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Chapters 7 and 8

Chapter 7

Ikemefuna has lived in Okonkwo's household for three years, and has had a very positive influence on Nwoye-the younger boy is now much more masculine, and feigns grumbling but is inwardly delighted when asked to do difficult masculine tasks such as chop wood for one of Okonkwo's wives. Okonkwo is very pleased at the change, since he sees it as of key importance to be able to control women-folk. He encourages the boys to sit in his obi or hut as he tells them masculine stories of violence, bloodshed, and local history. Nwoye knows it is important to be a man but secretly prefers his mother's stories-particularly one of a quarrel between the Earth and Sky in which a Vulture is sent to plead for rain from the Sky with a song of suffering of the sons of men.

That year the locusts descend on the village while Okonkwo and the boys are working in the fields. Everyone feels joy because it is a sight full of power and beauty-only the oldest in the village can remember the last time the locusts came. When dew falls and wets the insects' wings, everyone goes out to catch locusts by the dozen and roast and eat them. Some days later, while Okonkwo is happily crunching a locust, the respected elder Ogbuefi Ezeudu comes to the hut and asks to have a word with Okonkwo outside. He warns Okonkwo that the Oracle has decided that Ikemefuna must be killed, and tells Okonkwo not to have a hand in it because the boy calls him father.

The next day a group of elders visit Okonkwo. He tells Ikemefuna he is to be taken home the next day, and Nwoye bursts into tears. Ikemefuna can barely remember his home, but has a bad premonition. A procession of finely dressed men with sheathed machetes arrive from the village, and Okonkwo and Ikemefuna join them. Ikemefuna carries a jar of palm-wine on his head, and the men have him walk in the middle. Ikemefuna's mind wanders to his original family. The men discourage him from glancing behind his shoulder, and he grows afraid. Finally, a villager cuts him down from behind with a machete. He runs to Okonkwo, shouting, "My father, they have killed me," and Okonkwo delivers the final blow, dazed and afraid of being thought weak.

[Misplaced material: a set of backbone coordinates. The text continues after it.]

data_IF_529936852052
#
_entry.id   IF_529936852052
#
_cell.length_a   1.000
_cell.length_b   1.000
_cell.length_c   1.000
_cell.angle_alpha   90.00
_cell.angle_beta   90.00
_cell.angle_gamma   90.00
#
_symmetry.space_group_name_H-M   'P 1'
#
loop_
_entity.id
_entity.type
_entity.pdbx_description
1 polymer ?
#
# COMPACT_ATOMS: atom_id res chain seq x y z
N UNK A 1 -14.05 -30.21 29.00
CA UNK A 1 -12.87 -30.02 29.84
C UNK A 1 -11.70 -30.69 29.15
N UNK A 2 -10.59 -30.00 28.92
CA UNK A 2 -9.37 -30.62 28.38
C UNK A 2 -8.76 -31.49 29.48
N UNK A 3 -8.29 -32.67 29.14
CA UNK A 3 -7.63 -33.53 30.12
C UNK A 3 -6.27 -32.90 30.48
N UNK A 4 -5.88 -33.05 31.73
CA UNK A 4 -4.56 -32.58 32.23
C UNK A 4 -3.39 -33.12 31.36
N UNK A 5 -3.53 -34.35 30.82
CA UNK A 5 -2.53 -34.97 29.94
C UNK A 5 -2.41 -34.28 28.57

When Okonkwo walks in that night, Nwoye knows that Ikemefuna is dead, and something snaps inside him.



Chapter 8

Okonkwo does not eat for the next two days-all he does is drink palm wine. He can't sleep at night, and Nwoye is scared of him and slips away from his father's obi. Finally Ezinma brings him food and his snuff equipment. He thinks to himself several times that she should have been a boy. Okonkwo wishes he could work to distract himself, but it's the wrong season so he goes to visit his friend Obierika instead. At first he talks about his worry that Nwoye is not manly enough, but then they reach the subject of Ikemefuna, and his friend tells him that killing the boy who called him father displeases the Earth. In the middle of their conversation, a third man rushes in to tell the of the death of an old man in the neighboring village, and the immediate, apparently self-willed, death of his oldest wife right after she paid her last respects to her husband.

Okonkwo begins to feel better thanks to the change of subject, and decides to go tap some of his palm trees. Obierika reminds him to come to the bride-price negotiations for his daughter that evening. When Okonkwo returns, the twenty-five year old suitor and his family are there, and Akueke, the ripe young sixteen year old bride, is summoned to bring kola nuts to the men. She shakes hands, then leaves to help her mother cook, and there is an erotic description of her removing her waist beads so that they don't fall in the fire. Back in the men's hut, the suitor's father and Obierika use a bundle of broomsticks to negotiate a price of twenty cowries for Akueke. Then they tell jokes, including one that involves punning the word for "white man" with "leper."

Browse all book notes

Historical Context
Main Characters
Points to Ponder
Did You Know
Plot Summary
Chapters 1 and 2
Chapters 3 and 4
Chapters 5 and 6
Chapters 7 and 8
Chapters 9 and 10
Chapters 11 and 12
Chapter 13
Chapters 14 and 15
Chapters 16 and 17
Chapters 18 and 19
Chapters 20 and 21
Chapters 22 and 23
Chapters 24 and 25
Chapter 19
Chapter 20
Chapter 21
Chapter 22
Chapter 23
Chapter 24
Chapter 25



 






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